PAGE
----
Recently Ethan Bonner, the longtime Israel correspondent for the New York Times, who also had a son in the Israeli army, returned to his old turf for a wedding celebration in Tel Aviv and was struck by how the old discussion about “Israel in crisis” had disappeared. Everyone sang and danced as if the country had no problems and no one mentioned the Palestinians. Meanwhile Secretary of State John Kerry has flown back to Israel again and again as if he was convinced that peace might be at hand, while his critics murmured that he was wasting his time. Shouldn’t he be in Egypt or Syria which have real problems?
Israel, says Bonner, “has never been richer, safer, more culturally productive or more dynamic,” but it is “cut off from its region which despises it perhaps more than ever.” ("What Mideast Crisis? Israelis Have Moved On") Meanwhile Yair Lapid, the candidate who got elected because he pretended to offer something different, says he would not change settlement policy and never allow Palestine to have part of Jerusalem for its capital. Bonner concludes that while some have compared Israel to the deck of the Titanic, that may not be right, “but you can’t help wondering about that next iceberg.”
Almost as if in answer to Bonner, Gideon Levy, the highly respected columnist for Haaretz, Israel’s independent and fearless newspaper, took a look around the Middle East and predicted that what has been happening in Egypt will eventually, inevitably, happen in Israel ("One day, Ramallah will rise up"). The crowds will form in Ramallah’s Manara Square and begin to march. The way the Egyptians are struggling over their regime in the eyes of the Palestinians “can only inspire awe.” To the north the Syrians are doing the same thing, but more cruelly. He asks, “Could it be that only the Palestinian people will forever bow their heads, submissively and obediently, to the Israeli jackboot? Don’t make the minister of history laugh.”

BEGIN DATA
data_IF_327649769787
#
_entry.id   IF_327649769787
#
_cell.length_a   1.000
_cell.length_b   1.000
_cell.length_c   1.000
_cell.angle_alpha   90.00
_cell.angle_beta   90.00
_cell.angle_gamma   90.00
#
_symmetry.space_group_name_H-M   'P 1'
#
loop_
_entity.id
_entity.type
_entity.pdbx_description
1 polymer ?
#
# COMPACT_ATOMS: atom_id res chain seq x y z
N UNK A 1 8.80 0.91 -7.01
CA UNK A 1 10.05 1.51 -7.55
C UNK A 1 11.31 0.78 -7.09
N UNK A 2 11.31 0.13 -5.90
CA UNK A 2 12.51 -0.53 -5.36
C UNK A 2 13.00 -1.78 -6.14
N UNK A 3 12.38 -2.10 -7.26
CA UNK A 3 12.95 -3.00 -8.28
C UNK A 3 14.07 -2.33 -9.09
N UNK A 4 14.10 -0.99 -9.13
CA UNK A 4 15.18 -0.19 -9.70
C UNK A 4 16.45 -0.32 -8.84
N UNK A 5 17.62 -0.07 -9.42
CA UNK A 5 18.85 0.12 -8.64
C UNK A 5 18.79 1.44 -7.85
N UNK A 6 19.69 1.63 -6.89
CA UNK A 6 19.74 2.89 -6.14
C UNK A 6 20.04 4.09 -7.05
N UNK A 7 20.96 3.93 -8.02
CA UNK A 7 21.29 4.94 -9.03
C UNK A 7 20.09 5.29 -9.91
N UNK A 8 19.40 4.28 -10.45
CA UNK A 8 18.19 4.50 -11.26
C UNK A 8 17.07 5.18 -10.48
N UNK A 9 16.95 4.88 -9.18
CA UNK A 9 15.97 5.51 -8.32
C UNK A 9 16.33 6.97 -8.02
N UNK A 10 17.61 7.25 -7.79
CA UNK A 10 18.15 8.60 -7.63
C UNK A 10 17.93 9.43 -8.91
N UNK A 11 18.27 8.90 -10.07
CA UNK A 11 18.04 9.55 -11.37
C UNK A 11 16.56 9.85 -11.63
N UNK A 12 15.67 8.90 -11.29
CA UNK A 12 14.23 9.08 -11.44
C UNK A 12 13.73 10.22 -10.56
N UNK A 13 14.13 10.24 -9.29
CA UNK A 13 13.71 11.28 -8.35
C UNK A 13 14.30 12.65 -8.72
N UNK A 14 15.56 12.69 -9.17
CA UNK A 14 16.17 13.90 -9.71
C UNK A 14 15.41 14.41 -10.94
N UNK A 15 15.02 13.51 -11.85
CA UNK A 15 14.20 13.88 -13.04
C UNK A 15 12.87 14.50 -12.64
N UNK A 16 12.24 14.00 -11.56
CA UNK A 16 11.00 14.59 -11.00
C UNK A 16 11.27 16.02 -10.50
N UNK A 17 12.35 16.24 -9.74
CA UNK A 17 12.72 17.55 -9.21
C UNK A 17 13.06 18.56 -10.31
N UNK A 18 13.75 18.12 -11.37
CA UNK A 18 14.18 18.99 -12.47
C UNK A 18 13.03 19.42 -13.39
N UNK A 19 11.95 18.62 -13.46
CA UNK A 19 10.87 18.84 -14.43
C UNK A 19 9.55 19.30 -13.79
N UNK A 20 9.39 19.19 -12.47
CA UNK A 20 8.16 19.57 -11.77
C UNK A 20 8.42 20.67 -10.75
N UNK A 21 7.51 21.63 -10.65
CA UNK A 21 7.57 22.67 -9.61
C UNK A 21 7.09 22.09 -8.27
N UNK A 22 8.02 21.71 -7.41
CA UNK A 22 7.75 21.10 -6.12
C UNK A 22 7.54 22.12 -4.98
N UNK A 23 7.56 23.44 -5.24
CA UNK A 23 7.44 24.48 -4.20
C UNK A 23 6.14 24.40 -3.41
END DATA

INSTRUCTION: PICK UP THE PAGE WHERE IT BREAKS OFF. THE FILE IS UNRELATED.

The regimes which the other Arab countries have rebelled against, he says, are less brutal and less corrupt than Israel. As he sees it, the masses will flood the Unknown Soldier’s Square in Gaza, push into the Police Square in Hebron and storm all the checkpoints along their way. “The masses will rise up against the settlements and checkpoints, against the army barracks and the prisons. And at that point the Israeli Arabs will no longer stand idly by. The army will try to restore order, “but the new order will assert its control over the army as well.”
All evil regimes fall, he says: some in terrible bloodshed, others like a tall tree whose trunk as rotted. “It will happen here, too; there is no other way.”
The tragic irony of all this is that there has long been a peace plan which the whole world, from the United States to Europe and the other Arab states, has long offered but which Israel rejects: return to the original 1967 boundaries, but make some land swaps that that would allow some major settlements to stay, and grant enough of Jerusalem so the Palestinians could have a capital; but the Israeli regime has poured its resources into expanding settlements, above all around Jerusalem, to set up obstacles. In the face of world opinion, the Israelis imagine that just by being obstinate they can have it all. They may be right. But they should pick up their own newspaper. Read Gideon Levy, “As with other unjust and evil regimes, which are destined to fall, this regime will also fall —it’s just not clear when and how . . . there is no other way.”